Sometimes a smile can change your life; not even disease can take it

I said goodbye to my father when I was 9. Not permanently, though it felt like it as my mother and brother and I pushed back from the jetway on a Boeing 707 in Frankfurt, Germany, in 1976.  

We were headed to Nashville, Tennessee, by way of New Jersey and a quick stop in Camp Springs, Maryland. My dad headed back to his apartment at Hahn Air Base.  

He waved at us through the terminal windows. I craned my neck to keep him in view for as long as I could.  

A few days later, we rolled down Hillsboro Pike on the southwest side of Nashville, before taking a left up Overhill Drive and a right on Farrar Avenue, finally easing onto a driveway near the end of the street.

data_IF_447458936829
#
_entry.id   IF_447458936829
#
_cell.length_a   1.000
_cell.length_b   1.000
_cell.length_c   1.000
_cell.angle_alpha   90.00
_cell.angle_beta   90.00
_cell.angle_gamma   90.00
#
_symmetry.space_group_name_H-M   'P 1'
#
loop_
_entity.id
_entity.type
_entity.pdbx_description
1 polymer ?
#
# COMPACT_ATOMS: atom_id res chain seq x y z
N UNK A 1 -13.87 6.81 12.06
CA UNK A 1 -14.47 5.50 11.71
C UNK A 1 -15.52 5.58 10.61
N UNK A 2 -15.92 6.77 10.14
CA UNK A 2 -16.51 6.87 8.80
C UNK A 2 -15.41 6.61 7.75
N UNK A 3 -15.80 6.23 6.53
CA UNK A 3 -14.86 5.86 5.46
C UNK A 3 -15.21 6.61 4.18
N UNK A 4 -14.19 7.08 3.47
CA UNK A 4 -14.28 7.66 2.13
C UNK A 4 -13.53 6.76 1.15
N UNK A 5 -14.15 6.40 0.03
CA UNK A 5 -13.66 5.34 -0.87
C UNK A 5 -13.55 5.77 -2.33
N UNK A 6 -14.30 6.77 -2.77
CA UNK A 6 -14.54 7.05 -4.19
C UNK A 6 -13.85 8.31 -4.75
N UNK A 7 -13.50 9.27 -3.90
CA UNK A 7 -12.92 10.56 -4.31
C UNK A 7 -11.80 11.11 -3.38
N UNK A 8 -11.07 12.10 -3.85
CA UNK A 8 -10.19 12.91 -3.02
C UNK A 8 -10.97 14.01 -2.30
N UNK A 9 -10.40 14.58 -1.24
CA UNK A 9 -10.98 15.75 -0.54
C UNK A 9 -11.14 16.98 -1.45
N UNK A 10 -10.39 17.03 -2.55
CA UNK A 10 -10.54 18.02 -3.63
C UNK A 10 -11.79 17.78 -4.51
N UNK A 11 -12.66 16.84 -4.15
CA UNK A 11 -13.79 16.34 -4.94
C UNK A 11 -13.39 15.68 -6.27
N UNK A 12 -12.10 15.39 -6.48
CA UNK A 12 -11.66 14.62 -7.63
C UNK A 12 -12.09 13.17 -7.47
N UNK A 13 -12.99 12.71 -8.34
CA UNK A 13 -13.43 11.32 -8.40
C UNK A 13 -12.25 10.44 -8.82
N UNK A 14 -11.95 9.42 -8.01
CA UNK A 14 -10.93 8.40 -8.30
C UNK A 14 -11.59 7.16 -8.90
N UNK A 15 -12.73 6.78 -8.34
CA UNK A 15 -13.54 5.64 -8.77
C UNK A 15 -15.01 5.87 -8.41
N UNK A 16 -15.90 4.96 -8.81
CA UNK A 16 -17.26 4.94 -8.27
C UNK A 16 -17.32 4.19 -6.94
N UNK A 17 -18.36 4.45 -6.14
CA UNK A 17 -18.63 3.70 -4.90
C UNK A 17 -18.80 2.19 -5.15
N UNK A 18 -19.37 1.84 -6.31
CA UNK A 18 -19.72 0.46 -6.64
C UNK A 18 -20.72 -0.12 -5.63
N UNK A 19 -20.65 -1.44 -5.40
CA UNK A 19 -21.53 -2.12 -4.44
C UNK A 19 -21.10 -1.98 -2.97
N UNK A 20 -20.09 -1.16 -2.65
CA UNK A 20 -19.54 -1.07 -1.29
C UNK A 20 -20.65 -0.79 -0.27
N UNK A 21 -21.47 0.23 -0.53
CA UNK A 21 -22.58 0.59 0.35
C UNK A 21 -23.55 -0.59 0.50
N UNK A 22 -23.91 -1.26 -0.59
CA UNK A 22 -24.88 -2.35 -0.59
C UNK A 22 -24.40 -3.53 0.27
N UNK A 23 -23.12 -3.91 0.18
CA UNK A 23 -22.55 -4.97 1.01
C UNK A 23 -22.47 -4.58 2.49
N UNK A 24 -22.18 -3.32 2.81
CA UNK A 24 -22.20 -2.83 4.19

There, my cousin waited. He was 6. 

Brady Gardner

I’d met Brady Gardner before — his mother and my mother were sisters a year apart and kept in touch like twins. But that was the moment he became my brother; it just took me a minute to realize it. 

He could’ve balked at the arrangement, of course. A couple of long-lost cousins arrive from overseas and suddenly he’s sharing a bedroom, and the dinner table, and his parents. Yet he never did. 

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